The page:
Internet research ethics (IRE) attempts to clarify and resolve ethical dilemmas encountered by researchers who use the Internet as a medium for their research – for example, doing online surveys – and/or focus on the various forms of interactions observable online, such as virtual communities, social networks like MySpace, web pages, instant messaging, and other forms of computer-mediated communication.
IRE is further complicated as researchers may draw on humanities ethical guidelines, which usually treat someone posting material online as an author (White 2002), and/or social science guidelines, which treat posters as subjects who thus require traditional human subjects protections (Bruckman 2002). Because the Internet connects researchers and those they study across national boundaries, additional complications arise as researchers are constrained by diverse national laws, such as those regarding privacy and data privacy protection, and contrasting research ethics, as countries vary considerably with regard to how human subjects are to be treated.
IRE has been systematically addressed in Germany with regard to the ethics of online surveys (Arbeitskreis Deutscher Markt- und Sozialforschungsinstitute et al. 2001); in Norway as part of a larger research ethics framework (NESH 2003); by the American Psychological Association (Kraut et al. 2004); and, with greater emphasis on the interdisciplinary and international issues of IRE, in the ethical guidelines developed by the Association of Internet Researchers (AoIR 2002).
In the Anglo-American world, much of the interest in IRE is driven by research oversight committees, such as the institutional review boards (IRBs) responsible for protecting human subjects in the United States (Buchanan 2002). Such protections minimally include guarantees of subject anonymity, confidentiality of personal information and research data, and a right to informed consent (see Lawson 2004). In addition, subjects are to be exposed to minimal risks and only as these are justified by the research’s benefits. This consequentialist approach in the Anglo-American world contrasts with a more absolute approach elsewhere to protection of these and other basic rights such as privacy (European Commission 1995; NESH 2003). Moreover, different research methodologies require distinctive ethical approaches (Markham 2004). Participant-observation approaches have received the widest attention (Sveningsson 2004; Bromseth 2006). Other methodologies, ranging from discourse analysis to online surveys, will often present different sorts of ethical problems and resolutions (Ess forthcoming).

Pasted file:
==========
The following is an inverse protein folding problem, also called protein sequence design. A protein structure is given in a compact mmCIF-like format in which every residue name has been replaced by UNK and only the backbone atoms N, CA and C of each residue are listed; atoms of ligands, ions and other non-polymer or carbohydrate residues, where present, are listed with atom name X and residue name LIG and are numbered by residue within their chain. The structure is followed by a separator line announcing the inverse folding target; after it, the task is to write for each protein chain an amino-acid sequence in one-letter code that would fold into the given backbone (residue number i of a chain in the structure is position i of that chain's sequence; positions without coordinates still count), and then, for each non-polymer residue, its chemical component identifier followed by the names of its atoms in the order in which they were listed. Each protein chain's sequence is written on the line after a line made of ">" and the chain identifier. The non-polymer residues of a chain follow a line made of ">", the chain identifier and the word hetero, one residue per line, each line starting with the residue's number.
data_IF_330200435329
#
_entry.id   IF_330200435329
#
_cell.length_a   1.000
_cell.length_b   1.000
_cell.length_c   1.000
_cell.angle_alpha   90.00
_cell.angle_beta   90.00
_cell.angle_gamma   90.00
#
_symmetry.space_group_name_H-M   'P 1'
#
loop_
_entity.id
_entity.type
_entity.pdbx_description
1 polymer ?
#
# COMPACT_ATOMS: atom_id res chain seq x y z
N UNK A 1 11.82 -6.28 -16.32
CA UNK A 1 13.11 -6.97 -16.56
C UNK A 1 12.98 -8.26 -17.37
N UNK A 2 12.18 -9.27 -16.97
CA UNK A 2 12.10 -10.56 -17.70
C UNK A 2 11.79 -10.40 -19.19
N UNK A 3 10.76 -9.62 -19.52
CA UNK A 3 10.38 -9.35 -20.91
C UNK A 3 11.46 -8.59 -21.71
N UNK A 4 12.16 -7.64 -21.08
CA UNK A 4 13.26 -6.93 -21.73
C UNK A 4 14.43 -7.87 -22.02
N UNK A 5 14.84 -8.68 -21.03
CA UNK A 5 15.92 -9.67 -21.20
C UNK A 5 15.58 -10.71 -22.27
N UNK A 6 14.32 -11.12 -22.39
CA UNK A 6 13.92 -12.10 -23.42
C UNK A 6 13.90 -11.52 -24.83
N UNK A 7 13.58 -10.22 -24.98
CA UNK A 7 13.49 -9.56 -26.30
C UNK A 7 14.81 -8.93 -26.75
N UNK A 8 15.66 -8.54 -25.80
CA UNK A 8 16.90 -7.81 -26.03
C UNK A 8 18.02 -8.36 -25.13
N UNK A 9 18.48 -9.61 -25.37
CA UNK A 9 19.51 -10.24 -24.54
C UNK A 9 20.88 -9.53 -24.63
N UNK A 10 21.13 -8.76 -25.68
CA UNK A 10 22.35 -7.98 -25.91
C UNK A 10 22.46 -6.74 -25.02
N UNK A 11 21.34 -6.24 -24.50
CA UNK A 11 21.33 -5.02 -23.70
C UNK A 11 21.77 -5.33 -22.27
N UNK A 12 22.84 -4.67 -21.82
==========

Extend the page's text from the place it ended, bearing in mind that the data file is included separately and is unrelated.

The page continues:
While especially the AoIR guidelines find extensive use in a variety of disciplines and countries, as our uses of the Internet develop, new ethical concerns continue to arise. For example, how should researchers respond to sensitive and disturbing information online, such as apparently serious considerations of suicide in a blog or home page – especially as posted by minors (Stern 2004)? Blogging opens up new ethical questions regarding citation practices, plagiarism, and libel. Similarly, the explosive popularity, particularly among young people, of social networking venues such as Facebook, MySpace, and others raises important issues beyond those of potential sexual predation. These include the restrictions, if any, that might be justified regarding the content a user is allowed to post. As the Internet continues its explosive diffusion throughout the world – over 1 billion people on the planet have regular access to the Internet – an IRE is needed that is recognized as legitimate for all participants while at the same time respecting the diverse ethical traditions defining distinctive national and cultural identities.
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